CROSS ASSET DERIVATIVES
K&KGC - Key findings from the ATF 2nd half 2018
On the 9th October 2018, The Buy-side Trading Community (BTC) by K&K Global Consulting (K&KGC) widened its scope of the private, exclusive, invitation only Alpha Trader Forum (ATF) buy-side trading roundtable debates with its inaugural cross asset derivatives meeting in partnership with BNP Paribas, CME Group and Fidessa. 22 heads of derivatives trading from the largest global and European asset management firms were represented at the meeting in London.
Anita Karppi, Managing Director, BTC by K&KGC said; “The buy-side heads of trading had flagged the need for derivatives traders to meet and discuss how to improve their processes for the last few years. The buy-side trading community are increasingly establishing more cross asset derivatives trading functions and it made sense for us to cater with our specialisation of bringing the buy-side community together to discuss how they could improve their processes at the derivatives dealing desk. Ultimately all of our activities are in the best interest of the end investor. The conversations at our first ATF cross asset derivatives meeting highlighted areas in need of optimisation and the only way to resolve such challenges is for intelligent people to meet and discuss. We have already had similar conversations for trading within cash equities, fixed income bonds and foreign exchange over the course of the last 10 years and I feel we have contributed to the evolution of the buy-side trading desks in these areas.”
Most European based asset management firms have invested in legacy OMS infrastructures which from an interoperability and cost perspective limits the range of other trading technologies that can be adopted to the trading desk. Several OMS vendors in the industry have or are undergoing takeovers by larger firms so it will be interesting to see how that will impact the development of the existing technologies.
The choice of OMS brand has often been driven from a cash asset class perspective and rarely caters fully for the more complex requirements of the derivatives trading desk.
The meeting highlighted the availability of derivatives centric trading technologies on the market and the buy-side firms need to evaluate if the workflow improvement from a best-of-breed solution is sufficient to cover the incremental savings on the trading desk.
The derivatives trading desks are increasingly being catered for with new types of trading algorithms. This is an area of focus and still in development with such a wide range of instruments.
The ATF participants also discussed the benefits of straight through processing (STP) with better real-time information flow between the clearing houses, brokers and buy side to optimise the use of capital and collateral.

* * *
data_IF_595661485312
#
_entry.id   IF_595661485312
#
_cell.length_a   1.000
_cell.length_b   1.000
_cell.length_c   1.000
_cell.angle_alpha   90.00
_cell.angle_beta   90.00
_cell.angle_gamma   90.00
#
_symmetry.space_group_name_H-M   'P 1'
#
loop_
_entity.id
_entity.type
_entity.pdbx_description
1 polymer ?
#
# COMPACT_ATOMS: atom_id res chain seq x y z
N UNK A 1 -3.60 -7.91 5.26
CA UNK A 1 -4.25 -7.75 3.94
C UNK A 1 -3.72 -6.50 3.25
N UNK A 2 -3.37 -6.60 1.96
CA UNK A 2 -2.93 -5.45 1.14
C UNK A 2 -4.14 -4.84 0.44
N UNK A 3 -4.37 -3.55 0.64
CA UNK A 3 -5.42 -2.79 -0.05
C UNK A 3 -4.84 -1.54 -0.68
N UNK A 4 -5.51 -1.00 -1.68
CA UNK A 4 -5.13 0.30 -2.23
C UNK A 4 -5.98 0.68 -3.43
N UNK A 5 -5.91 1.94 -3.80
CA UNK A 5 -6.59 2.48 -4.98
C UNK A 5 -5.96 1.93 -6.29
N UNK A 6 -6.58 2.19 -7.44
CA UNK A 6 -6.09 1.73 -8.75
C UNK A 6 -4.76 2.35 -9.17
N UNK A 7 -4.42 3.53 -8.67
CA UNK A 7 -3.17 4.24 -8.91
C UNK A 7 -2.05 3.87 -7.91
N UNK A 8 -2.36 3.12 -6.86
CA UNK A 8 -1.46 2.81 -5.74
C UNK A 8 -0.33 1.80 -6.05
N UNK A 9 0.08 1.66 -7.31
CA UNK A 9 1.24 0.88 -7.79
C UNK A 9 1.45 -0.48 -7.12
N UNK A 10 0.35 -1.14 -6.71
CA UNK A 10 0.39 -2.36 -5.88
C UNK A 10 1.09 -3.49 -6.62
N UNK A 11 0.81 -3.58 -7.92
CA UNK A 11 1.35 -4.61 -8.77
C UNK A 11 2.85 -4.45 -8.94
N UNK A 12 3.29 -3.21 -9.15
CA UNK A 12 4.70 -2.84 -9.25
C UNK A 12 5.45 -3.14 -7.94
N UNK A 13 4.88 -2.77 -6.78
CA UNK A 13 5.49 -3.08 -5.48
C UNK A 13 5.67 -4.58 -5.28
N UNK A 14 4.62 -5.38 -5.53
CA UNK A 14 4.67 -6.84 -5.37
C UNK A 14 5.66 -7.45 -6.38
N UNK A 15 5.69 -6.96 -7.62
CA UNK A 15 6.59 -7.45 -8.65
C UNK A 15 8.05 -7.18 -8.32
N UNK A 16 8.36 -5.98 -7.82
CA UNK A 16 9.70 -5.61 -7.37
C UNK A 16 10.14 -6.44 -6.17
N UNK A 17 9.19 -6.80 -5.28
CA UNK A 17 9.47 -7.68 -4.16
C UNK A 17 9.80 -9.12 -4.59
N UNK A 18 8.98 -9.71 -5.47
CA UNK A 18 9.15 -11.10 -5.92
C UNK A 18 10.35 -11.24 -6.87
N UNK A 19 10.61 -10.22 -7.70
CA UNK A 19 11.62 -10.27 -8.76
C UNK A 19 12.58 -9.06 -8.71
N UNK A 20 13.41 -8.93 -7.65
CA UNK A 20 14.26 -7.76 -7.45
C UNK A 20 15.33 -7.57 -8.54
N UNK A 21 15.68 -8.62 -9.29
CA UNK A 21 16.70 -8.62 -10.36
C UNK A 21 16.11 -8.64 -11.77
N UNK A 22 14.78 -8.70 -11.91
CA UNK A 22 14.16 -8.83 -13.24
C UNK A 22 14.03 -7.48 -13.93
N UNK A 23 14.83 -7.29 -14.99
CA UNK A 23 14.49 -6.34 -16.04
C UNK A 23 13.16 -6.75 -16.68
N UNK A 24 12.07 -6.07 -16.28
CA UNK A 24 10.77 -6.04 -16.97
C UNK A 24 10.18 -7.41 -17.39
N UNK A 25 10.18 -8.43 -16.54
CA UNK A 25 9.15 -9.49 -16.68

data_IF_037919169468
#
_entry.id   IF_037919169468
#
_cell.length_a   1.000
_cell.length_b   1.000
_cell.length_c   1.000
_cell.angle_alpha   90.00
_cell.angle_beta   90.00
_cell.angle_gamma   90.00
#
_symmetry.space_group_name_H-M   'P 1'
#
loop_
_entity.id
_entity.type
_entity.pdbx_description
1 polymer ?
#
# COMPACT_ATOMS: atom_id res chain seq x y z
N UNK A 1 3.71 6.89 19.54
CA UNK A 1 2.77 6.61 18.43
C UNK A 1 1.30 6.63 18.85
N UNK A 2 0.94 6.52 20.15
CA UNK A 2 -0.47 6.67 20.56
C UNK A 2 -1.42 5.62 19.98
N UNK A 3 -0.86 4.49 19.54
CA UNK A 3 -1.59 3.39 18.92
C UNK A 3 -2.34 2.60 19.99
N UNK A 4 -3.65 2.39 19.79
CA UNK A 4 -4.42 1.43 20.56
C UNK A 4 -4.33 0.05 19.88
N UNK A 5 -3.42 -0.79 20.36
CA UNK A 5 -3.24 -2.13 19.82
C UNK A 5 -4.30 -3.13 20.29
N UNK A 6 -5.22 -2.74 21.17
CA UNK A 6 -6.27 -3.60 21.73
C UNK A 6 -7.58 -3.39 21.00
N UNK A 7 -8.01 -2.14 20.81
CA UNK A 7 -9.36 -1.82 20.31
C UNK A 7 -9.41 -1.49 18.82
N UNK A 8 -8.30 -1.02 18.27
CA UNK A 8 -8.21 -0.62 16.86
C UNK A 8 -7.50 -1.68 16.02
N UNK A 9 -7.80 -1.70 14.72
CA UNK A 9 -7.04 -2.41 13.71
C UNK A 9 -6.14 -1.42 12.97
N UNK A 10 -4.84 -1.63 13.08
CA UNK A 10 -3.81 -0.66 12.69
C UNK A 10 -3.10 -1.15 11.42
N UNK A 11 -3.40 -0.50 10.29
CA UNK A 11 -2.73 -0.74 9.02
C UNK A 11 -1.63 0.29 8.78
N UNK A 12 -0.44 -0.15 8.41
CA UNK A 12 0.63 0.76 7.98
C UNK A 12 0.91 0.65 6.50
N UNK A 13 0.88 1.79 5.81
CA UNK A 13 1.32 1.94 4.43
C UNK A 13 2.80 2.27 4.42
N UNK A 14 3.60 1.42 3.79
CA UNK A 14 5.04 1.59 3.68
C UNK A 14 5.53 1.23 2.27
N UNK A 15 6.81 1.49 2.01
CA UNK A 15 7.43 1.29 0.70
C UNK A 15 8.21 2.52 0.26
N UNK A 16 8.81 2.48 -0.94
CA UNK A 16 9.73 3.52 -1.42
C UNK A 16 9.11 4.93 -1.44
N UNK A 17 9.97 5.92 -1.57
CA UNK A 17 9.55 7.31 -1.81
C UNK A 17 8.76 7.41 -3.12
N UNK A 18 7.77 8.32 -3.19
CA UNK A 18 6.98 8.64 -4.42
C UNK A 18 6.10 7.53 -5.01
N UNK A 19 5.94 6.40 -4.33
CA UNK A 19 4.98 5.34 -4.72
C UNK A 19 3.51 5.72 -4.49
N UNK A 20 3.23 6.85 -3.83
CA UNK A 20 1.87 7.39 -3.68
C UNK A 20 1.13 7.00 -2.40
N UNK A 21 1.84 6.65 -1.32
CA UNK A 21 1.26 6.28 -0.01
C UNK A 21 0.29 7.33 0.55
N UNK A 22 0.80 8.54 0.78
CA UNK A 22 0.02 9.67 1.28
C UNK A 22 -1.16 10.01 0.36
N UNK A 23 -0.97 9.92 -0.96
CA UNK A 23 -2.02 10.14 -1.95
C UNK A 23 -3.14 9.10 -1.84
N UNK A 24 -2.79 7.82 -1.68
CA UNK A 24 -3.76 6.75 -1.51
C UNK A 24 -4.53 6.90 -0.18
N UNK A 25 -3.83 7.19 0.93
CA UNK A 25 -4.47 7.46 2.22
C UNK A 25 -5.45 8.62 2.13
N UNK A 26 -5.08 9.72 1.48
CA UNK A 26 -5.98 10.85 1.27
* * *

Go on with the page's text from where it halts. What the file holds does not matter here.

Data, transaction cost analysis and best execution
Best execution was formally regulated for derivatives with the implementation of MiFID II on 3rd January 2018. There are still a number of underlying areas such as aggregation of data and electronification of derivatives trading needed in order to find similar levels of efficiencies in the process of evidencing best execution as found in for example, listed equities. Any information and analysis will never be better than the quality of the underlying data and this is another challenge for the heads of derivatives trading. Whilst the analytical models are not complicated, there is a lack of electronic consolidated data. 38% of the participating buy side are currently manually aggregating the data which they add to their in-house built analysis tools to make more informed decisions. 31% of the trading desks have no TCA solution at all. Those firms that do have TCA in place, experience various degrees of business benefits from their chosen solutions.
Brokers and venues
Most of the buy side are trading derivatives bi-laterally with their broker relationships. K&KGC assisted the buy side with consolidating a benchmark among the buy-side participants of which factors to consider in their broker reviews which is a fundamental component of the formal best execution process. In the short term, the broker relationships will undoubtedly be focused on how to overcome any Brexit challenges and in particular in the event of a hard Brexit on 29th March 2019.
Listed vs. OTC derivatives
Global regulation is increasingly incentivising the market to trade more derivatives on listed venues for increased transparency. The decisions of which instruments to trade ultimately lies with the buy-side heads of derivatives trading and their firm’s portfolio managers. They will jointly need to evaluate which listed derivatives will be suitable alternatives to OTC derivatives over time. For a real shift towards more listed derivatives to happen, there would need to be a concerted willingness and effort in the chain of brokers, buy-side technology firms and venues. The poll at the ATF cross derivatives debate revealed on a weighted average that the buy-side participants were trading about 64% listed derivatives. While every buy-side participant present traded for hedging purposes, there were also many who were trading to take positions for funds while 29% were engaged in systematic trading.
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Anita Karppi | Managing Director
Telephone: +44(0)203 411 3996
Read the article in The Buy-side Perspectives: https://joom.ag/NN6a/p14